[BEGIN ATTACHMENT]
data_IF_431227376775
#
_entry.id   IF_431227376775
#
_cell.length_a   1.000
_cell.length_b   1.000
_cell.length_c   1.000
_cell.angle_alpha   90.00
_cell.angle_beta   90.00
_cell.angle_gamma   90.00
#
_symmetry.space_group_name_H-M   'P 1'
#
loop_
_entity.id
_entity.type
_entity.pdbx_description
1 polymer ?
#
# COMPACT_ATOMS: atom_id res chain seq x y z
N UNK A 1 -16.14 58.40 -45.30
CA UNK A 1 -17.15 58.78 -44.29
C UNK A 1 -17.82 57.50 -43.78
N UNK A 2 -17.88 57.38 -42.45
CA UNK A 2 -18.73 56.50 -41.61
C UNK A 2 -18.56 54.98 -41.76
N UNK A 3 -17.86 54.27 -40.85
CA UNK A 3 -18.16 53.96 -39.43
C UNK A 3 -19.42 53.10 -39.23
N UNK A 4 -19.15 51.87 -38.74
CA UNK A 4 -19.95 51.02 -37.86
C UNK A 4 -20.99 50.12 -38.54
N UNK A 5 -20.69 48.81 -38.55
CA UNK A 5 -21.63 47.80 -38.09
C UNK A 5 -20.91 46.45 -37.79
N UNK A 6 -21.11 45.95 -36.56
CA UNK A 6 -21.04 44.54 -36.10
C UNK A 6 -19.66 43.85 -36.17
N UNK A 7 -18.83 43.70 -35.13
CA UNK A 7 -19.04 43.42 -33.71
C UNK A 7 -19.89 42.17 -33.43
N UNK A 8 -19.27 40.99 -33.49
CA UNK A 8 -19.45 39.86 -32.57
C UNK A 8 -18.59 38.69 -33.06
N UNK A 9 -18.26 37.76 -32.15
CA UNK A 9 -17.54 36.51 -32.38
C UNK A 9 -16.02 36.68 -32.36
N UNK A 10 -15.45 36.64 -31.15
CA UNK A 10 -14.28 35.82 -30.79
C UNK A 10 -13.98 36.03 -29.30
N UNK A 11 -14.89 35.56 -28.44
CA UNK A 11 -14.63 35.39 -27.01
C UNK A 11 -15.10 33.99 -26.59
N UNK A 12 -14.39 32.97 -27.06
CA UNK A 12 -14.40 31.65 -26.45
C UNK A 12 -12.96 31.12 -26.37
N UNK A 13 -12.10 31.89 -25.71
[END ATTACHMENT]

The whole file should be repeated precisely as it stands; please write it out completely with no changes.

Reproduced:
data_IF_431227376775
#
_entry.id   IF_431227376775
#
_cell.length_a   1.000
_cell.length_b   1.000
_cell.length_c   1.000
_cell.angle_alpha   90.00
_cell.angle_beta   90.00
_cell.angle_gamma   90.00
#
_symmetry.space_group_name_H-M   'P 1'
#
loop_
_entity.id
_entity.type
_entity.pdbx_description
1 polymer ?
#
# COMPACT_ATOMS: atom_id res chain seq x y z
N UNK A 1 -16.14 58.40 -45.30
CA UNK A 1 -17.15 58.78 -44.29
C UNK A 1 -17.82 57.50 -43.78
N UNK A 2 -17.88 57.38 -42.45
CA UNK A 2 -18.73 56.50 -41.61
C UNK A 2 -18.56 54.98 -41.76
N UNK A 3 -17.86 54.27 -40.85
CA UNK A 3 -18.16 53.96 -39.43
C UNK A 3 -19.42 53.10 -39.23
N UNK A 4 -19.15 51.87 -38.74
CA UNK A 4 -19.95 51.02 -37.86
C UNK A 4 -20.99 50.12 -38.54
N UNK A 5 -20.69 48.81 -38.55
CA UNK A 5 -21.63 47.80 -38.09
C UNK A 5 -20.91 46.45 -37.79
N UNK A 6 -21.11 45.95 -36.56
CA UNK A 6 -21.04 44.54 -36.10
C UNK A 6 -19.66 43.85 -36.17
N UNK A 7 -18.83 43.70 -35.13
CA UNK A 7 -19.04 43.42 -33.71
C UNK A 7 -19.89 42.17 -33.43
N UNK A 8 -19.27 40.99 -33.49
CA UNK A 8 -19.45 39.86 -32.57
C UNK A 8 -18.59 38.69 -33.06
N UNK A 9 -18.26 37.76 -32.15
CA UNK A 9 -17.54 36.51 -32.38
C UNK A 9 -16.02 36.68 -32.36
N UNK A 10 -15.45 36.64 -31.15
CA UNK A 10 -14.28 35.82 -30.79
C UNK A 10 -13.98 36.03 -29.30
N UNK A 11 -14.89 35.56 -28.44
CA UNK A 11 -14.63 35.39 -27.01
C UNK A 11 -15.10 33.99 -26.59
N UNK A 12 -14.39 32.97 -27.06
CA UNK A 12 -14.40 31.65 -26.45
C UNK A 12 -12.96 31.12 -26.37
N UNK A 13 -12.10 31.89 -25.71